It's been 5 years, but this promise of change still rings loud and clear. Responding to an economic emergency, politicians said they would inject $816 billion in stimulus cash straight into local economies.
"We will turn this around," President Obama said.
And the jobs were expected to open up immediately all because the work was "shovel ready."
But, our FOX 7 Investigation reveals shovels did not break ground as quickly as lawmakers predicted. The delay? In some cases -- 5 years. Take the Texas Department of Transportation for example. According to Recovery.gov, the government website that tracks stimulus money, TxDOT still has three projects worth $62 million. But, 60 months after the Recovery Act passed -- there's not a shovel in sight.
We wanted to talk to TxDOT about the delays, I offered a spokesperson an interview numerous times over the last month, but she declined.
Instead, she sent me an email stating that all but one of the multimillion dollar projects listed here as "not started" are still planned and scheduled for completion. They include a Ft. Worth project that should be finished by this fall and another high speed rail project that has not started, because it remains in the negotiation phase. The completion date? 2017.
But, it turns out TxDOT isn't alone in its delays. Our three month investigation reveals there's more than $200 million in unspent cash in Texas.
In some cases, recipients are reapplying to keep the funds since 4 years after approval the money was set to expire. The federal government says at least 98 projects are listed as "not yet started."
Michael Grabell is an investigative journalist with ProPublica. After years of research, he wrote this book on the stimulus. He says some of the project delays were obvious and if there was a race to use the stimulus funds, private companies have won hands down.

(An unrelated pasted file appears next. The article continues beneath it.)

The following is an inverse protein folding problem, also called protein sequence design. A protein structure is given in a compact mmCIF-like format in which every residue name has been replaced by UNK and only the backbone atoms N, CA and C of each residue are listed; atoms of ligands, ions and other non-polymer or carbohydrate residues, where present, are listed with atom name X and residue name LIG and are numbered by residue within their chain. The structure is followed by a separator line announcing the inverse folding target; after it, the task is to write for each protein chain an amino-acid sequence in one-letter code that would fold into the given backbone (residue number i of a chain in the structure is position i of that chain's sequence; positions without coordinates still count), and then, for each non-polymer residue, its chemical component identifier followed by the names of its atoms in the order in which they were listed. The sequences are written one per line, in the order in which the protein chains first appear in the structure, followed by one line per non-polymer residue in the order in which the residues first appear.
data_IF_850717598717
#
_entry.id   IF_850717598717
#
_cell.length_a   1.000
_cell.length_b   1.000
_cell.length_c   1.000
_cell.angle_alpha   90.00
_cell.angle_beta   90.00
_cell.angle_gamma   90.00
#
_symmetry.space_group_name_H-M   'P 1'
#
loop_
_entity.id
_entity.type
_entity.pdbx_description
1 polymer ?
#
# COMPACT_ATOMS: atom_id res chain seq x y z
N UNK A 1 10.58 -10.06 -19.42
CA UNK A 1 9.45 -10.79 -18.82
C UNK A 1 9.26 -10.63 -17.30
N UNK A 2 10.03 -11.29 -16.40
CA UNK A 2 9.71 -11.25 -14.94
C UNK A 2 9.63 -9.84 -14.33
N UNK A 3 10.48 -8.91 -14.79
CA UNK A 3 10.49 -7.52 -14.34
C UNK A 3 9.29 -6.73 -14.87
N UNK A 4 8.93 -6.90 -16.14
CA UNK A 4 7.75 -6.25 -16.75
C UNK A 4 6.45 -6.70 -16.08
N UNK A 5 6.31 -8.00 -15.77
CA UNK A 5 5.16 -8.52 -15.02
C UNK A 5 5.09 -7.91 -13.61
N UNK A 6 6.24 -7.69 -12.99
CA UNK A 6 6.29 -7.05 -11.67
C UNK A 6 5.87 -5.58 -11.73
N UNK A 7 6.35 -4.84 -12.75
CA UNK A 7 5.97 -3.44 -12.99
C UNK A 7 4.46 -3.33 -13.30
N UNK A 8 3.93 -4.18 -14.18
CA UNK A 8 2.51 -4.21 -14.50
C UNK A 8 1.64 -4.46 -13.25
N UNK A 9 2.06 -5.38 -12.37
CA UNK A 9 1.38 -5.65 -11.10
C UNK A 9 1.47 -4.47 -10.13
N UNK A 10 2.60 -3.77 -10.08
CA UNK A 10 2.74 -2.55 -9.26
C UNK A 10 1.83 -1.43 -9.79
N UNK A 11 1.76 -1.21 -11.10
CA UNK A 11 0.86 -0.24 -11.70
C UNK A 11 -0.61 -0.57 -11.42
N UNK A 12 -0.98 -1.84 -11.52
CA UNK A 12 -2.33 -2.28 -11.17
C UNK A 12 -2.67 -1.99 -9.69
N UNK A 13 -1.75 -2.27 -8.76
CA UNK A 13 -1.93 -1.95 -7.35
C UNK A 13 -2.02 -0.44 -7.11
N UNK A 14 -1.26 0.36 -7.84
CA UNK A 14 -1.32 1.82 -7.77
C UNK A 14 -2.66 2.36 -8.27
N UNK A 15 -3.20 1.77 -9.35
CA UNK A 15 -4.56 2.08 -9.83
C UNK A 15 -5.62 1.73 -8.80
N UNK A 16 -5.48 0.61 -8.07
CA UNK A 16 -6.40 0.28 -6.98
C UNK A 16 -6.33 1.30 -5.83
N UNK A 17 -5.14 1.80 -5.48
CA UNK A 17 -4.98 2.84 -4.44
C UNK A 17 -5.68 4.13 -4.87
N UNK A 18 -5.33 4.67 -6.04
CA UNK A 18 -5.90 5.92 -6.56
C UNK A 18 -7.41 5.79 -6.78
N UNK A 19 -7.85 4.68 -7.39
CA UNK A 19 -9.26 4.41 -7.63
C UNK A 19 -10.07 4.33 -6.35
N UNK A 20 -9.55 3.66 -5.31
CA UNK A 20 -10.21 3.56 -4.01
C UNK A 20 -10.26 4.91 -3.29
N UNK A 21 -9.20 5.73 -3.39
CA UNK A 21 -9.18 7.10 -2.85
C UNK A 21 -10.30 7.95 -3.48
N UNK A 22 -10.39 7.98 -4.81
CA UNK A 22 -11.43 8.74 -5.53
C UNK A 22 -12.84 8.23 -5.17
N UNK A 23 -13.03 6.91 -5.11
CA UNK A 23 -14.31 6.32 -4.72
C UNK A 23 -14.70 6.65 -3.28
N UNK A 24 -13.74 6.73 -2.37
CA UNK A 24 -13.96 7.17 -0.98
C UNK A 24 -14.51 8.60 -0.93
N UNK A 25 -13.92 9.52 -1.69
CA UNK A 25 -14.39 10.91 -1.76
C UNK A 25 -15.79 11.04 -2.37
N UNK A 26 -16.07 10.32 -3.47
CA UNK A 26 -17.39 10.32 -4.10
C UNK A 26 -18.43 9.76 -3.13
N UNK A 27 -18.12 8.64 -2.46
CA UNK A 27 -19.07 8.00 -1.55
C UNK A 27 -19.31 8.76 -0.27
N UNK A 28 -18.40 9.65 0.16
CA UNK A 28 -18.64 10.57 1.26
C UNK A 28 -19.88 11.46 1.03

"Private companies had an easier time that city and state governments because they didn't have as many layers to go through to get the projects started," Grabell said.
That was the case in places like Roma, Texas.
A spokesperson for the city of 9,700 people says it still hasn't received the 20 million in USDA funds awarded back in 2010. The town's mayor said the delay was due to unforeseen problems with land acquisition and contracts.
The Texas Education Agency's Gene Acuna says of more than $100 million awarded to the agency -- 90 percent has been used. However, there were some delays that required the agency to reapply for funding that was set to expire.
"We were able to help over 100 school districts across the state of Texas and it has been extremely beneficial," Acuna said.
Acuna says the goal of the stimulus, at least from his vantage point, was not job creation. He acknowledges the majority of the TEA's projects weren't "shovel ready" and did not create a lot of job, but he says it did give Texas schools a huge push forward.
"We feel like we did the best we could with the money and helping our schools and teachers," Acuna said.